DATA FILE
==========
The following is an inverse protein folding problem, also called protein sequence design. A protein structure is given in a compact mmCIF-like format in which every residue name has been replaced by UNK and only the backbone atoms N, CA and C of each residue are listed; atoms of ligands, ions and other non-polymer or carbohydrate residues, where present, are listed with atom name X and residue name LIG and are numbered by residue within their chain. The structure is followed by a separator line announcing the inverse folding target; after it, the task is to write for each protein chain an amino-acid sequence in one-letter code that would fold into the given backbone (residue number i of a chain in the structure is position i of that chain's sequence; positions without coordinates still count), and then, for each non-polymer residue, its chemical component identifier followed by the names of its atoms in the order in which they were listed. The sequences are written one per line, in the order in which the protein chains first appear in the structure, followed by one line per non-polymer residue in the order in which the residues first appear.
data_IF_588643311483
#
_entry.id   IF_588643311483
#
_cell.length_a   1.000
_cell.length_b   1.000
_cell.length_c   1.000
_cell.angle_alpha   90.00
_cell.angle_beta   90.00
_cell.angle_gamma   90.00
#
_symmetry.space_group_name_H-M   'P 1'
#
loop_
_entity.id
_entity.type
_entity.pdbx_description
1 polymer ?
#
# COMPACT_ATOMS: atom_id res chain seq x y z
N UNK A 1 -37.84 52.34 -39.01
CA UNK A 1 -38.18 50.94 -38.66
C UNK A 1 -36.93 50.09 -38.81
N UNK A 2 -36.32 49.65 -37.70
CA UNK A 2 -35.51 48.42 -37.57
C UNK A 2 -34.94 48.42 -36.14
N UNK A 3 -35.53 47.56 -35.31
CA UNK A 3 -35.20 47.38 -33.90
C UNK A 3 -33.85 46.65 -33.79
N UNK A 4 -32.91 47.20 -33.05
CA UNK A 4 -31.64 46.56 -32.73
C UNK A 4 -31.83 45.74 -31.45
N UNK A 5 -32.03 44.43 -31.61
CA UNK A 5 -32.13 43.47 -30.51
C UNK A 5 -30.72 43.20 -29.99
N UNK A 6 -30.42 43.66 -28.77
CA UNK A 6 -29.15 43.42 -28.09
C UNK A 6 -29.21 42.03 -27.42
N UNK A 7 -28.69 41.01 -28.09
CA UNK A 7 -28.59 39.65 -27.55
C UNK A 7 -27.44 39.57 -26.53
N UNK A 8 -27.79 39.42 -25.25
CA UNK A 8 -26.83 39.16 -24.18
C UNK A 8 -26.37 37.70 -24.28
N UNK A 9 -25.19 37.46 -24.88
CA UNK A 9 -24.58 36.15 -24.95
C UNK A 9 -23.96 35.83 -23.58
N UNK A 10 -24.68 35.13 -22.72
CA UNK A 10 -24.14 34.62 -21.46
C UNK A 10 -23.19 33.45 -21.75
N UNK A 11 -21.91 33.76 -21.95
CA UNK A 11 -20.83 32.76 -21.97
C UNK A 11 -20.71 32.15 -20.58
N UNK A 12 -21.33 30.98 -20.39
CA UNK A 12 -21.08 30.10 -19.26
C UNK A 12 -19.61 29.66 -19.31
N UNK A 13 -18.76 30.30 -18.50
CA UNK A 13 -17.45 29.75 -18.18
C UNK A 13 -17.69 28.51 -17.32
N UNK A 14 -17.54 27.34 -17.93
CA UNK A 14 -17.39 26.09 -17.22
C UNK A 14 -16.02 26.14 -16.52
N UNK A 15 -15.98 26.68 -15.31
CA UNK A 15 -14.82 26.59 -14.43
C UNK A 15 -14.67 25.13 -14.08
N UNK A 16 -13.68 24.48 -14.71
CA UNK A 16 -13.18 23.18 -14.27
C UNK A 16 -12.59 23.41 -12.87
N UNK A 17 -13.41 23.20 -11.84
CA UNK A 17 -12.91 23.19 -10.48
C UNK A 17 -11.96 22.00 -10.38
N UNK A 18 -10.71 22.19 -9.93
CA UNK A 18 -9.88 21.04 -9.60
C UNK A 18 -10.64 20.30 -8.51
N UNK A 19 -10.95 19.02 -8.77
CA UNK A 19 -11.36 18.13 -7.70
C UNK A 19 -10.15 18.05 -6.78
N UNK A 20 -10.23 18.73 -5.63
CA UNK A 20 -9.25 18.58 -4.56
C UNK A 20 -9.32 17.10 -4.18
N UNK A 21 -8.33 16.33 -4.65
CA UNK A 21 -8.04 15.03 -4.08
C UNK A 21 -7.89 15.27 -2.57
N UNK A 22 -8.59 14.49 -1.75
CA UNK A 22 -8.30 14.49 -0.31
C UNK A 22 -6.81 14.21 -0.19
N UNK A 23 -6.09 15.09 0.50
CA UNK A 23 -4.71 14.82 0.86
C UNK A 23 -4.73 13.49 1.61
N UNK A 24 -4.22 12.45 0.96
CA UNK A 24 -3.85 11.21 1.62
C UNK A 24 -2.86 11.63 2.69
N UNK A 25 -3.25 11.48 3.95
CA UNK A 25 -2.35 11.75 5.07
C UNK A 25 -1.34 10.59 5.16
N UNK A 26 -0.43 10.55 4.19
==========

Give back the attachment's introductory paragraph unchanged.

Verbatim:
The following is an inverse protein folding problem, also called protein sequence design. A protein structure is given in a compact mmCIF-like format in which every residue name has been replaced by UNK and only the backbone atoms N, CA and C of each residue are listed; atoms of ligands, ions and other non-polymer or carbohydrate residues, where present, are listed with atom name X and residue name LIG and are numbered by residue within their chain. The structure is followed by a separator line announcing the inverse folding target; after it, the task is to write for each protein chain an amino-acid sequence in one-letter code that would fold into the given backbone (residue number i of a chain in the structure is position i of that chain's sequence; positions without coordinates still count), and then, for each non-polymer residue, its chemical component identifier followed by the names of its atoms in the order in which they were listed. The sequences are written one per line, in the order in which the protein chains first appear in the structure, followed by one line per non-polymer residue in the order in which the residues first appear.